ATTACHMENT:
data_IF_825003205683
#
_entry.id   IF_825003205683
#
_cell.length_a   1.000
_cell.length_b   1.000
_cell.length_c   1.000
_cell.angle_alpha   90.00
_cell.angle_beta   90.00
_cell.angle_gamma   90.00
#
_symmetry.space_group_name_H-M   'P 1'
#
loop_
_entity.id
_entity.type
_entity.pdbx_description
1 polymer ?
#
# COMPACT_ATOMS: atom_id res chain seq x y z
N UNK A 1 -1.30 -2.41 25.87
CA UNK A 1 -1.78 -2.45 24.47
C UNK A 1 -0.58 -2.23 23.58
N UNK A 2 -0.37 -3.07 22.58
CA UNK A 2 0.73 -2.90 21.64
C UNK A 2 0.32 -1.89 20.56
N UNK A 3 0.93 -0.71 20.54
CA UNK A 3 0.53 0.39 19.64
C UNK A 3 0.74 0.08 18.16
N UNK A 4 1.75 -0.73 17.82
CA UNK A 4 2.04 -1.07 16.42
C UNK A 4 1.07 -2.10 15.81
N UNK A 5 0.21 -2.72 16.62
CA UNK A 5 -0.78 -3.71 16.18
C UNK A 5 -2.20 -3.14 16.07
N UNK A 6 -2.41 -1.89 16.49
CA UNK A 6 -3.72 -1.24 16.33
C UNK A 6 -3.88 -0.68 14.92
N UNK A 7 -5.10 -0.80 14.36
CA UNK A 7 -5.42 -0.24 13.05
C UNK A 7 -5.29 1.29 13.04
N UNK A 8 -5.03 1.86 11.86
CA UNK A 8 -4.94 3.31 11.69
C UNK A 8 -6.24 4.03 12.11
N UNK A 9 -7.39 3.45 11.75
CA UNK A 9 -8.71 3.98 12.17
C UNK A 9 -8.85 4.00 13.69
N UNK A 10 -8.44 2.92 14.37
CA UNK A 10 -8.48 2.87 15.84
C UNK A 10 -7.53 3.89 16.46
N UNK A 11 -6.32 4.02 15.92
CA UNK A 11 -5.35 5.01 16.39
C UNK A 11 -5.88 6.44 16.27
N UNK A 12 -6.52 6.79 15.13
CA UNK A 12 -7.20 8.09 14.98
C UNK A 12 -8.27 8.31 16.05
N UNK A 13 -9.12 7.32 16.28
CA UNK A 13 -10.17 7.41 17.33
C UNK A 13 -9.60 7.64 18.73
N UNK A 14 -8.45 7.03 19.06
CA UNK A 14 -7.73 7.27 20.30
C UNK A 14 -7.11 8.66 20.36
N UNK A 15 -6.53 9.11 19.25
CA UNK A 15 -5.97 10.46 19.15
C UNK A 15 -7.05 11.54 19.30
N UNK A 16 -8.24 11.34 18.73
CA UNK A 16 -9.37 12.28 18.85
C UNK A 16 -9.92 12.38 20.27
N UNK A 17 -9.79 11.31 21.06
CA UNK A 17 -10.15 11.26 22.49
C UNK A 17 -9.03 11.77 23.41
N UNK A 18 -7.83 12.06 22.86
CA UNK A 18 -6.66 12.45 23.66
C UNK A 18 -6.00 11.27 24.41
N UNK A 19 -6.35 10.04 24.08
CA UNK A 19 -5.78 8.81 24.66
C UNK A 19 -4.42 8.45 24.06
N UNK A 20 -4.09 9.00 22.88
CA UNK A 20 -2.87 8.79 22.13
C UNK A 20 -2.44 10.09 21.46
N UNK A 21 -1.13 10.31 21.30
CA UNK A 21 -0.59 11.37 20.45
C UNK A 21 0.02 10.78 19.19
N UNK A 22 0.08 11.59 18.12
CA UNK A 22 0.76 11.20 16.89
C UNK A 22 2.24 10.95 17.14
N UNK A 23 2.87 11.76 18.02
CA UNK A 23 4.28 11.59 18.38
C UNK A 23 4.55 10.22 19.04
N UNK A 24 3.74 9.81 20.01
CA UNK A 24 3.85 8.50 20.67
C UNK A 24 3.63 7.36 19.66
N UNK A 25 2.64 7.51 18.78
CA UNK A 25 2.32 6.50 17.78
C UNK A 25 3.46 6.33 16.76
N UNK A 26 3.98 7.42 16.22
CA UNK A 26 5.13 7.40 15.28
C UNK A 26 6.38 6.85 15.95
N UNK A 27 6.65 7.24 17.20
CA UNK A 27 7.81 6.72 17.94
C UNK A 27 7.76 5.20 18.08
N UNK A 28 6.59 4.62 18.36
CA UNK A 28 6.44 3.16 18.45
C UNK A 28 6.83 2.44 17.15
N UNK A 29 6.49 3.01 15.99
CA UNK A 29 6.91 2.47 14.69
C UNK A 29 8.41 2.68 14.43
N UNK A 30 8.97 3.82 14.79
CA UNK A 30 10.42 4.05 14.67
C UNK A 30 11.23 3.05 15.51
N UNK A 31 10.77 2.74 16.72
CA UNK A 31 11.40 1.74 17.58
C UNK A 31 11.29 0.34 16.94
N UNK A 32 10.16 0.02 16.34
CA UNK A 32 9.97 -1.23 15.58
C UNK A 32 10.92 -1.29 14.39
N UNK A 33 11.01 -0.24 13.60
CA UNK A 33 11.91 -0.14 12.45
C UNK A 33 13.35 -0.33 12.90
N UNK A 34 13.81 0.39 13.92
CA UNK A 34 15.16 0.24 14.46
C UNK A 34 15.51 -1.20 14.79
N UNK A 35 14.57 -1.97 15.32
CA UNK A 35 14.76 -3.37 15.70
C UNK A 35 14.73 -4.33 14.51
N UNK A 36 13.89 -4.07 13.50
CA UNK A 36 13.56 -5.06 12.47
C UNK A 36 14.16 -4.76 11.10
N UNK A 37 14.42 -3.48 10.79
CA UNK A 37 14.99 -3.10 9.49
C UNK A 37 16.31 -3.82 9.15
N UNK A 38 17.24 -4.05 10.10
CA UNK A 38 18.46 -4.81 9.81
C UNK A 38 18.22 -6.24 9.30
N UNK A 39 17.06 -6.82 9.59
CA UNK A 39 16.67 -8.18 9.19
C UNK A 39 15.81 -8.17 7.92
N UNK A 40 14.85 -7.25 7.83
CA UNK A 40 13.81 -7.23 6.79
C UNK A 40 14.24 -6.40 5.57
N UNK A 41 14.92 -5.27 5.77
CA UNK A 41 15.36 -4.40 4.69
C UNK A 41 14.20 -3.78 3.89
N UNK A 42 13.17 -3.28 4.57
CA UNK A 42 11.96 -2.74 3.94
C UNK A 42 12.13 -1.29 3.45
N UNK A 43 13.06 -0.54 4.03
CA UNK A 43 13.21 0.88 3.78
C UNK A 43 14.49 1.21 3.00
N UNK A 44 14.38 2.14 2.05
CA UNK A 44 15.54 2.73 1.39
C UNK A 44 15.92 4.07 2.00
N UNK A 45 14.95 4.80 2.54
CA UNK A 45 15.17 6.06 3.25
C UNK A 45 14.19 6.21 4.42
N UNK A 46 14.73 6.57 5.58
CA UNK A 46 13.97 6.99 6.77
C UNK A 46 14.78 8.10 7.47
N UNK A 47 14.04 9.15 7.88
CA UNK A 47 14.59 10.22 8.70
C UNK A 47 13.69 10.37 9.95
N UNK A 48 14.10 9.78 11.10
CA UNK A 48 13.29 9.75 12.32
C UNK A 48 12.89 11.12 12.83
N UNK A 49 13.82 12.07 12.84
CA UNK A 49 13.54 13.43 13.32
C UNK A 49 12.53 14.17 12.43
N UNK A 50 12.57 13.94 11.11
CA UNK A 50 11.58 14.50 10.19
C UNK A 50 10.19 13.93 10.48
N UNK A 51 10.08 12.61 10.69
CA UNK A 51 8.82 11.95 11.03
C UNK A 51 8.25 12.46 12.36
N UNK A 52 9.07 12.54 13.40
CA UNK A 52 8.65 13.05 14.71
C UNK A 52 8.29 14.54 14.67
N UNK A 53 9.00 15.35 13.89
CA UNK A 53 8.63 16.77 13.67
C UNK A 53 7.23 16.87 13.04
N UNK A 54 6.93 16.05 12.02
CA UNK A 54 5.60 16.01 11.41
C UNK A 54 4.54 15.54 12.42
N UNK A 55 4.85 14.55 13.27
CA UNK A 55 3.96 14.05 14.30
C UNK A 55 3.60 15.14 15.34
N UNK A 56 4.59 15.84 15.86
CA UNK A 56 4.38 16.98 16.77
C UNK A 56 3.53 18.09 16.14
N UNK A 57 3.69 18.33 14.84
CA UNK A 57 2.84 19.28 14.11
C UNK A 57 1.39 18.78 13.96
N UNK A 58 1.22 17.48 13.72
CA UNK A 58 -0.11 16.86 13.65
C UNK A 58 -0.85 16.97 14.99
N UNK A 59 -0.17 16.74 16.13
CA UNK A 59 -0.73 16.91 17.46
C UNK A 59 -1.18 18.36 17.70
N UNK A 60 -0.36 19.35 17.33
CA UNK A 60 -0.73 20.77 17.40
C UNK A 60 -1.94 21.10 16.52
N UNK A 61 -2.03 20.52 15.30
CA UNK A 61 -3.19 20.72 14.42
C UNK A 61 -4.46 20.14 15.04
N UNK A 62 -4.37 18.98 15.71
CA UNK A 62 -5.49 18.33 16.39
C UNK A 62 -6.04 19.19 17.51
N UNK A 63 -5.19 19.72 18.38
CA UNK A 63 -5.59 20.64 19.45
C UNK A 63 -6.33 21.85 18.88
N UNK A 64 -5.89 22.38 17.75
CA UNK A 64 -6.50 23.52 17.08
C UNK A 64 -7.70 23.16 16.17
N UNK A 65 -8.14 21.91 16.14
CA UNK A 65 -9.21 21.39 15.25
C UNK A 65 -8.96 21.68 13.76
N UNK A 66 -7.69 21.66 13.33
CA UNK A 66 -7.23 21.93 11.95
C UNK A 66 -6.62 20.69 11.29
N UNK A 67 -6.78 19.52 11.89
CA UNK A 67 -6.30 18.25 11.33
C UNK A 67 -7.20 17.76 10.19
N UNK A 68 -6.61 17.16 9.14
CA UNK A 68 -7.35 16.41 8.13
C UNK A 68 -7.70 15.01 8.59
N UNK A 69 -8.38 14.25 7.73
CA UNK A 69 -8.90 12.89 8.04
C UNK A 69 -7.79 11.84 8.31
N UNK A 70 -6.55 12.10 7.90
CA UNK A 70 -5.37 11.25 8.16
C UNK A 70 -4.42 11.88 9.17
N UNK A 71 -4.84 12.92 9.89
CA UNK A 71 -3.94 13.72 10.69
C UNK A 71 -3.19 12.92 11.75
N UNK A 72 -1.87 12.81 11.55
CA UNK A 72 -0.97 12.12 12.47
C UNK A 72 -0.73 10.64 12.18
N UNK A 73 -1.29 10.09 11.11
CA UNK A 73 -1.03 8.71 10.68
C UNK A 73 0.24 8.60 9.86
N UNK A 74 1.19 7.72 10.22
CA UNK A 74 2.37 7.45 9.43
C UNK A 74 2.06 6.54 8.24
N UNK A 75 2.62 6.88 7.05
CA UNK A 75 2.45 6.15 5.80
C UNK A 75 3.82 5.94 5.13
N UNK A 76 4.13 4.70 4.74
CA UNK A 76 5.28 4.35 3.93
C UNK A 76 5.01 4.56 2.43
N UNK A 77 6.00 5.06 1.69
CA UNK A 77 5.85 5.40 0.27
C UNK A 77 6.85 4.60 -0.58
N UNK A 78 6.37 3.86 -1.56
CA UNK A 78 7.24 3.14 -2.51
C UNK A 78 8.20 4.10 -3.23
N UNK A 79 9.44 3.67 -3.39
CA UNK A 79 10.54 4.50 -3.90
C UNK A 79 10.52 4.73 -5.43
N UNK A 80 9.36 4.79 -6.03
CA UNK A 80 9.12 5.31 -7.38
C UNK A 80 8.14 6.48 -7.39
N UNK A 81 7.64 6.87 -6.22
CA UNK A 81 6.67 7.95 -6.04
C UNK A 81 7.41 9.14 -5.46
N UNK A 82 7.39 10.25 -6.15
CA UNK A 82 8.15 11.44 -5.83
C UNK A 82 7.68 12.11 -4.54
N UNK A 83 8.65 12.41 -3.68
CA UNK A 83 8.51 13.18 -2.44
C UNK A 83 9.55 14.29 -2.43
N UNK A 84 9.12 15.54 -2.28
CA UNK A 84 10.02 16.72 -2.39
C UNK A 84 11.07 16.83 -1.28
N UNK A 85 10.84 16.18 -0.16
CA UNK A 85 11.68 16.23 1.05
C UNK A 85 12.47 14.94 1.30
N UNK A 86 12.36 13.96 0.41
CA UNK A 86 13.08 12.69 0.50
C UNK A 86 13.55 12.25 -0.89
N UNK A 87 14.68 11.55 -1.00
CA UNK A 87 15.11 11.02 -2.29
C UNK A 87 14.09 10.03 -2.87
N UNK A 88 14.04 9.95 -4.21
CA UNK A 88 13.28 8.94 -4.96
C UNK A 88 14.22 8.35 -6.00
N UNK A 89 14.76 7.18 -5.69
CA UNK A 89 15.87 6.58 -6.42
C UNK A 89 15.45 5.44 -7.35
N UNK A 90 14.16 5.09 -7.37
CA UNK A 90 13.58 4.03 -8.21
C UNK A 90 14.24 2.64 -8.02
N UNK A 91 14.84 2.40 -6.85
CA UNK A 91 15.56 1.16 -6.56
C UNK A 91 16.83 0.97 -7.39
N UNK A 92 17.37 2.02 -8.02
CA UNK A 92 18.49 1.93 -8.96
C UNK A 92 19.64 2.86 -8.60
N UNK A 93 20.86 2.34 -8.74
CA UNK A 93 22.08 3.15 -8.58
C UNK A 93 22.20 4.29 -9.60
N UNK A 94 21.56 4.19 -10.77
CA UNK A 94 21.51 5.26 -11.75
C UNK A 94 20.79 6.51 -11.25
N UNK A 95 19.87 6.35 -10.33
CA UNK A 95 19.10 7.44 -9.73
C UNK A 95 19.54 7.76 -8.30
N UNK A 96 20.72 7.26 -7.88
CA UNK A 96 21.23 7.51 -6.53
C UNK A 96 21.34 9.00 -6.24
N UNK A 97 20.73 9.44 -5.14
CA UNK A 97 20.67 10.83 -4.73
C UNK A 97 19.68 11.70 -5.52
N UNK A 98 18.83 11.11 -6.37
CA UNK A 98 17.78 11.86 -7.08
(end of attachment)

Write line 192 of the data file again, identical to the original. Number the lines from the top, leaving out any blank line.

N UNK A 58 1.22 17.48 13.72